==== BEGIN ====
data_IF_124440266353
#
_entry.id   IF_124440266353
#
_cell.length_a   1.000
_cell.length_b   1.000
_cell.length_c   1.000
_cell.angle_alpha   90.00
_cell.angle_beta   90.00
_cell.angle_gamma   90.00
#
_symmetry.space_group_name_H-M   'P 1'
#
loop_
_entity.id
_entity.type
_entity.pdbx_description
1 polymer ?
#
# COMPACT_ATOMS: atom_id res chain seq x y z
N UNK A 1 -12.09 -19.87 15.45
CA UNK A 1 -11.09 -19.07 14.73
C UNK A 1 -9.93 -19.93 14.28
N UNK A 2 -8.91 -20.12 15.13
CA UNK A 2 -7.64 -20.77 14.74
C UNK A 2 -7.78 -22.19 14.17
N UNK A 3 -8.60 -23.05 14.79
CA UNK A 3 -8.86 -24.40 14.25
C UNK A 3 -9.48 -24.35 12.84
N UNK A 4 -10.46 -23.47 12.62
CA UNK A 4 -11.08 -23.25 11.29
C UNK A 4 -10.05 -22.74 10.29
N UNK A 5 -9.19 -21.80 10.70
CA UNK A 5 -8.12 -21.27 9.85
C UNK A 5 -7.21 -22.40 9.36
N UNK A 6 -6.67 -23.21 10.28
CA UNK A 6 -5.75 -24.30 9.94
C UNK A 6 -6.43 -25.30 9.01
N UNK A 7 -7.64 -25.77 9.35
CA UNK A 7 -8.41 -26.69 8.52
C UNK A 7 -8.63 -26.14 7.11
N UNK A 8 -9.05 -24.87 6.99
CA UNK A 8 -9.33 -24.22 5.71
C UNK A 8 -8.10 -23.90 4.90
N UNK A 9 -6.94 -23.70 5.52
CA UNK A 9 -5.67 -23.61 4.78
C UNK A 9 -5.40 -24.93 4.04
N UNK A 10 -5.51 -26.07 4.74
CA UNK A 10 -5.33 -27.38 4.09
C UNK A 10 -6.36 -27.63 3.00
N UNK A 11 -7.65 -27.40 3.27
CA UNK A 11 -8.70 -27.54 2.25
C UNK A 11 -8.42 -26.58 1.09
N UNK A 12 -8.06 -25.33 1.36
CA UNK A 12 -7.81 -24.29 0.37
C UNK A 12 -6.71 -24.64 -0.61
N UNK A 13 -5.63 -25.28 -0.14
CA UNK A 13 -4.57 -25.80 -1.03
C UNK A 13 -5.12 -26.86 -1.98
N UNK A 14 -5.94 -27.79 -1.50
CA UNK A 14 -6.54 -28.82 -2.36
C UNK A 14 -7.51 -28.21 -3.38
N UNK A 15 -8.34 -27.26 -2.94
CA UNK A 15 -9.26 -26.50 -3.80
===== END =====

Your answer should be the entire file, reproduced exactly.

data_IF_124440266353
#
_entry.id   IF_124440266353
#
_cell.length_a   1.000
_cell.length_b   1.000
_cell.length_c   1.000
_cell.angle_alpha   90.00
_cell.angle_beta   90.00
_cell.angle_gamma   90.00
#
_symmetry.space_group_name_H-M   'P 1'
#
loop_
_entity.id
_entity.type
_entity.pdbx_description
1 polymer ?
#
# COMPACT_ATOMS: atom_id res chain seq x y z
N UNK A 1 -12.09 -19.87 15.45
CA UNK A 1 -11.09 -19.07 14.73
C UNK A 1 -9.93 -19.93 14.28
N UNK A 2 -8.91 -20.12 15.13
CA UNK A 2 -7.64 -20.77 14.74
C UNK A 2 -7.78 -22.19 14.17
N UNK A 3 -8.60 -23.05 14.79
CA UNK A 3 -8.86 -24.40 14.25
C UNK A 3 -9.48 -24.35 12.84
N UNK A 4 -10.46 -23.47 12.62
CA UNK A 4 -11.08 -23.25 11.29
C UNK A 4 -10.05 -22.74 10.29
N UNK A 5 -9.19 -21.80 10.70
CA UNK A 5 -8.12 -21.27 9.85
C UNK A 5 -7.21 -22.40 9.36
N UNK A 6 -6.67 -23.21 10.28
CA UNK A 6 -5.75 -24.30 9.94
C UNK A 6 -6.43 -25.30 9.01
N UNK A 7 -7.64 -25.77 9.35
CA UNK A 7 -8.41 -26.69 8.52
C UNK A 7 -8.63 -26.14 7.11
N UNK A 8 -9.05 -24.87 6.99
CA UNK A 8 -9.33 -24.22 5.71
C UNK A 8 -8.10 -23.90 4.90
N UNK A 9 -6.94 -23.70 5.52
CA UNK A 9 -5.67 -23.61 4.78
C UNK A 9 -5.40 -24.93 4.04
N UNK A 10 -5.51 -26.07 4.74
CA UNK A 10 -5.33 -27.38 4.09
C UNK A 10 -6.36 -27.63 3.00
N UNK A 11 -7.65 -27.40 3.27
CA UNK A 11 -8.70 -27.54 2.25
C UNK A 11 -8.42 -26.58 1.09
N UNK A 12 -8.06 -25.33 1.36
CA UNK A 12 -7.81 -24.29 0.37
C UNK A 12 -6.71 -24.64 -0.61
N UNK A 13 -5.63 -25.28 -0.14
CA UNK A 13 -4.57 -25.80 -1.03
C UNK A 13 -5.12 -26.86 -1.98
N UNK A 14 -5.94 -27.79 -1.50
CA UNK A 14 -6.54 -28.82 -2.36
C UNK A 14 -7.51 -28.21 -3.38
N UNK A 15 -8.34 -27.26 -2.94
CA UNK A 15 -9.26 -26.50 -3.80